Friday, January 6, 2012

Novel in Verse - Inside Out and Back Again by Thanhha Lai

Rarely am I at a loss to describe a book, or even to write a review of it.

Rarely does an author so take my breath away that upon finishing her work, I am immediately moved to reread it.

Rarely does a book like Thanhha Lai's come along.

If you haven't read a novel-in-verse, you may be put off by the format. I was, for a very long time, until reading Karen Hesse's Out of the Dust. In a word, that book was stunning - it captures the experience of living in Dust Bowl Oklahoma in a voice that is spare and beautiful. Since then I've read a few others, but none quite comes close to Lai's Inside Out and Back Again.

Lai's debut novel (winner of the National Book Award) is a story based on her own experience, that of ten-year-old Ha, who with her family escapes Saigon in the wake of the Vietnam War. Ha's life is marked by loss - her father went missing in action before Ha's first birthday, her mother has drawn gradually away with the stress of supporting the whole family. And now the war - Ha's best friend flees with her family, and the loss continues. At last it becomes clear that Ha's family also must go, but with no clear idea exactly where they will end up. The escape, the boat journey, the terror of floating aimlessly with no rescue in sight - this is all part of Ha's story, as is her arrival in a strange land called Alabama, where not even a taste of her favorite fruit can bring back the feeling of her homeland.

Lai tells Ha's story with a fierce tenderness that speaks to the personal nature of the tale. Her decision to write the novel in verse is, in my estimation, a brilliant one, as it allows for the kind of stark imagery that brings the entire experience to vivid life. Bursts of humor break the tension, but never do we forget that this is a journey not only of physicality, but also of identity and of learning to find one's place in a strange land.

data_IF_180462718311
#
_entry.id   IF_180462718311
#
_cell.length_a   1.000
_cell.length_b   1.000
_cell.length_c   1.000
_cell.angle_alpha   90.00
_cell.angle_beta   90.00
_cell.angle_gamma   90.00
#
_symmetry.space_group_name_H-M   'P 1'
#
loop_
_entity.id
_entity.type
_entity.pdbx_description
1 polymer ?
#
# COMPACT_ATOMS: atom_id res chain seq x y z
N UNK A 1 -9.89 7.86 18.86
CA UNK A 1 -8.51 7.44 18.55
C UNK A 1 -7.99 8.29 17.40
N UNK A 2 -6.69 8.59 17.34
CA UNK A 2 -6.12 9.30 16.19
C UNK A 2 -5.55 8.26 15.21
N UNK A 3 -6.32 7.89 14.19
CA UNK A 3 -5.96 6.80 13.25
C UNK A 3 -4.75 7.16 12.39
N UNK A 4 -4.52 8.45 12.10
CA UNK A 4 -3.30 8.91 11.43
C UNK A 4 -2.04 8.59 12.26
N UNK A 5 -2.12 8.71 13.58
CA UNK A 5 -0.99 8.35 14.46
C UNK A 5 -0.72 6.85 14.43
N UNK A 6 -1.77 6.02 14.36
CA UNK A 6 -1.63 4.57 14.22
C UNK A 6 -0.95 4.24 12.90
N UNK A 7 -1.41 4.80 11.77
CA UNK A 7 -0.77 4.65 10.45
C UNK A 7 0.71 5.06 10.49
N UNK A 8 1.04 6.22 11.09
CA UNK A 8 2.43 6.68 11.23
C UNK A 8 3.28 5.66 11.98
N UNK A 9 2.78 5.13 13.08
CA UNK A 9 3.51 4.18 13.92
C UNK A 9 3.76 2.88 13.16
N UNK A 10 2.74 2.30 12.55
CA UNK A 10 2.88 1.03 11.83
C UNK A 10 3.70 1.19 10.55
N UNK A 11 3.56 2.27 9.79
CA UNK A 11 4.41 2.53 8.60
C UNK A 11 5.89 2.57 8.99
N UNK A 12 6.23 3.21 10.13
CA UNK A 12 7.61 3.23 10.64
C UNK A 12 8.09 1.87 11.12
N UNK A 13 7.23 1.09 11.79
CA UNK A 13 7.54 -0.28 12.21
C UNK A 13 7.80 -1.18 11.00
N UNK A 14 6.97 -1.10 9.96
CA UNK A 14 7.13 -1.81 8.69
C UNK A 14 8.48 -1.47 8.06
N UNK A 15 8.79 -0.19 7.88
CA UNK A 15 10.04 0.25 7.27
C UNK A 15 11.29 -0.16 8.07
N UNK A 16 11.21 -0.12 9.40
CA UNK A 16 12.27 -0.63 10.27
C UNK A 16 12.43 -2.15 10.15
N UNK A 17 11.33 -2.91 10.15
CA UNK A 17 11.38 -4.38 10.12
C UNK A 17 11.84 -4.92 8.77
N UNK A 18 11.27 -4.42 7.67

Like Lai's prose, Ha herself instantly captures you. She's sneakily brilliant: on the first morning of the new year, Ha tells us, male feet should touch the floor first, for luck -- but Ha wants to be the first, so she creeps her toe out of the covers to tap the ground. She's determined: her strength shines through every line, every thought, every vignette. Though the world she knew gradually slips away from her, Ha clings to her faith in herself and her family. Never does her beautiful, bright determination waver, never does her spirit become worn away.

I read this in one quick burst -- I couldn't help it -- but then went back and read shorter portions, savoring the language, the imagery, the sense of place and time and personality. This is a gorgeously written portrait of a girl whose experience echoes over and over in refugees the world over. Absolutely compelling - one of my new favorites.

Inside Out and Back Again by Thanhha Lai, published by HarperCollins
Ages 9 up
Source: Library
Sample: "Water, water, water / everywhere / making me think / land is just something / I once knew / like / napping on a hammock / bathing without salt / watching Mother write / laughing for no reason / kicking up powdery dirt / and / wearing clean nightclothes / smelling of the sun."
Highly recommended

Bonus: Thanhha Lai's interview with Publisher's Weekly


RachelMaryBean said...

I love novels in verse! I coach speech at our local high school and we love taking cutting from novels in verse for the poetry category. I am always on the look out for great ones, thanks!

Anonymous said...

Great write-up. I just got this book from the library. I normally don't read novel-in-verse but I have heard such great things about this book.